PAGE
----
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Zelenskyy deserves his Time award — but he doesn’t need it

An expert at controlling his image, the Ukrainian president has made himself into a star to the benefit of Ukraine.

It is the era of Volodymyr Zelenskyy. Just named one of Time magazine’s 100 most influential people of the year, the Ukrainian president was a clear shoo-in for the honor. As the face of Ukraine’s brave and scrappy resistance to Russia’s assault, he’s widely seen as a hero. I mean, Joe Biden wrote his blurb.

Though he is listed under the “Leaders” section of the list, Zelenskyy could have easily been in the “Icons,” “Pioneers,” “Titans” or even “Innovators” categories. A former actor and comedian, he’s savvy about managing the public perception of Ukraine, the war and his leadership. And he’s using his skills as a celebrity to make Ukraine’s survival a moral issue — and a hip one.

While physically sheltering from Russian bombs, he has been virtually hitting the red carpet, giving speeches at the Grammys and Cannes. On social media, everyone from wonks to influencers have lionized him, presenting him as the very image of a real man and lusting over the Ukrainian leader. And he’s spoken to governments, the World Economic Forum and the U.N.

In each of his speeches, he maintains the same carefully cultivated image. Dressed in an olive green military-issue T-shirt, he sits in a bunker-like room and exhorts world leaders to stand up against Russia, to send aid to Ukraine and to be ashamed about what they’re allowing to occur in Ukraine. After years of doing political comedies, he knows how to leverage references his audience will connect to — but instead of aiming for a laugh, he invokes moments of fear and trauma tailored specifically to each audience, connecting their nightmares to Ukraine’s.

Speaking to Japan, he related to the terror of nuclear disaster. For Germany, dictatorship and the fall of the Berlin Wall. For the Cannes Film Festival, the power of cinema to both aid fascist regimes and break them down.

We often think of celebrity as a shallow interest, the stuff of tabloids and social media accounts like DeuxMoi that post blind items about which B-list actors may or may not be dating. Especially in a world in which many celebrities, from the Kardashians to TikTok’s D’Amelio family, are famous for simply knowing how to be famous, celebrity seems empty.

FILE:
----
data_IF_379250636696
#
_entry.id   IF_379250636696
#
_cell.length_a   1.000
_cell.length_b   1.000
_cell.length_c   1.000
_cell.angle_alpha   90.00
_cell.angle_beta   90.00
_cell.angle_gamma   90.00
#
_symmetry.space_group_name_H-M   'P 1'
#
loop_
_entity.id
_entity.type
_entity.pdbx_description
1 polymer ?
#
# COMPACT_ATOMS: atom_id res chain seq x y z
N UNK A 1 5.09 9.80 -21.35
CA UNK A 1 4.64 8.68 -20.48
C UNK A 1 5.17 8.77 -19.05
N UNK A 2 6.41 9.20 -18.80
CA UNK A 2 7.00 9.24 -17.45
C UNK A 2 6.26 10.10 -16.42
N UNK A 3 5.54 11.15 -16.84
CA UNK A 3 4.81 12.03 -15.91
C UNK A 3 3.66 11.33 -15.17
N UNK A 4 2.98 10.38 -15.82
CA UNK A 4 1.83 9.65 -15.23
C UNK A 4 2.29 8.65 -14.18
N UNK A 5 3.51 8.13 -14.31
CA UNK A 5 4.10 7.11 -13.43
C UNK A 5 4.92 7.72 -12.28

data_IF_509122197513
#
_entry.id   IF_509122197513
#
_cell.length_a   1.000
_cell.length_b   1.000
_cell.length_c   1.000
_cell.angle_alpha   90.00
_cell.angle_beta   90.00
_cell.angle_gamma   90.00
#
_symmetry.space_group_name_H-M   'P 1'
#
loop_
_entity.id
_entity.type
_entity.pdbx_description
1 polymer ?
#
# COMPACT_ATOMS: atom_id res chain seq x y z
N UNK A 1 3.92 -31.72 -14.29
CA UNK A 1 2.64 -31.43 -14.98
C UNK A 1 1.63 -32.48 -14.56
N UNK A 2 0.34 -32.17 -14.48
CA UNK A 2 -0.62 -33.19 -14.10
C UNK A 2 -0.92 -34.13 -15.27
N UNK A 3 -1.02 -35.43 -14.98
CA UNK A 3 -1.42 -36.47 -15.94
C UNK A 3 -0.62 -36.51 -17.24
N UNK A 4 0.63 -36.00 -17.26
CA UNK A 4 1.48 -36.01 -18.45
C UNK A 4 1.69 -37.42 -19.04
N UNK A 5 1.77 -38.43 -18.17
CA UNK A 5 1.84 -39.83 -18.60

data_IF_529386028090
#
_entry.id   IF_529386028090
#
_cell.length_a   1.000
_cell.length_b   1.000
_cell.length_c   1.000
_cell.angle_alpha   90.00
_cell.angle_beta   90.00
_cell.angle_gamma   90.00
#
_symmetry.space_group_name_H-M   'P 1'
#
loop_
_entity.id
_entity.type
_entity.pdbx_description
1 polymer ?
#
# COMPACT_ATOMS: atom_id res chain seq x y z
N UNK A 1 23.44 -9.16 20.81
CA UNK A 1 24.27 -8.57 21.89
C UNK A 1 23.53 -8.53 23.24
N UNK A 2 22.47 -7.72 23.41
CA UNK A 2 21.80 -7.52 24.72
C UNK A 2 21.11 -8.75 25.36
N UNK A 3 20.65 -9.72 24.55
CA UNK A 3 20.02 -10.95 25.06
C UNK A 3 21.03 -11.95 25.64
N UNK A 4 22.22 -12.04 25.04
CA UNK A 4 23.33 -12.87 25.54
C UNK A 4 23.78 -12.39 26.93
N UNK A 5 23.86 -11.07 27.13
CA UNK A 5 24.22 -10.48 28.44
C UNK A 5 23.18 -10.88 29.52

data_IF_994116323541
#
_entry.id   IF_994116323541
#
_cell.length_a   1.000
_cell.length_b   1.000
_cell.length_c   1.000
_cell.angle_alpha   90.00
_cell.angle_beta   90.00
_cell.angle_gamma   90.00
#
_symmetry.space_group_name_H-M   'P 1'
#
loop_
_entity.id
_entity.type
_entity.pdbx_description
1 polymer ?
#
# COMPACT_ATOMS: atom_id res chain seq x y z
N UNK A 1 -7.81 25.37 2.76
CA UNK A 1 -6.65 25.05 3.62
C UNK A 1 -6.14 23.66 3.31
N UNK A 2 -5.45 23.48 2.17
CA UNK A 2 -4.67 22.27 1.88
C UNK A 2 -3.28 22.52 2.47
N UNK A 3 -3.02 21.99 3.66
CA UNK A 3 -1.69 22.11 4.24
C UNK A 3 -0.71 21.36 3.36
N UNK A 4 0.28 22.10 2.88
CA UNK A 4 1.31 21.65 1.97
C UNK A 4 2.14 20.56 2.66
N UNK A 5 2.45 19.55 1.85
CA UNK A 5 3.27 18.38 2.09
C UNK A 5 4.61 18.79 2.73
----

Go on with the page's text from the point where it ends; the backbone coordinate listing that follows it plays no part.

Yet the Kardashians and D’Amelios have enormous influence. Knowing how to be famous — how to exist in and leverage the public gaze — is a powerful skill, and one Zelenskyy has clearly mastered. In just a short time, he’s managed to make himself more recognizable than many of the other leaders included on the Time list. Even Xi Jinping, president of China — a much larger and more powerful country than Ukraine — doesn’t inspire the same level of obsession and social media fervor. Only Vladimir Putin is as widely discussed as Zelenskyy, but his blurb on the Time list is entirely critical, describing the Russian leader as a symbol of the danger of rigged elections and how easily democracy can fall.

While a relatively new leader of a fairly small country, Zelenskyy has maneuvered himself onto such a high pedestal it nearly seems that he can do no wrong. In the U.S., he has an over-70% approval rating. And popularity contests matter, especially when most of our political life takes place online, beamed directly to the masses. Zelenskyy has established himself as a moral leader, a hero and yet somehow a relatable everyman in the public eye. Any way you look at it, failing to assist him and his people has become an unforgivable sin — which is exactly what Zelenskyy needs.

Biden’s blurb of Zelenskyy for Time focuses on his fight for democracy and his bold leadership of the Ukrainian people. That leadership hinges on Zelenskyy’s understanding the power of an image; the president’s decision to stay in a besieged Kyiv inspires his citizens, and the image he projects abroad inspires aid. The Time honor is a relic of an old way of doing politics, and far less important than the videos posted directly to the internet, the thirst traps, the tweets. The real battle has been fought in speeches, viral moments and memes — something Biden himself could learn from.


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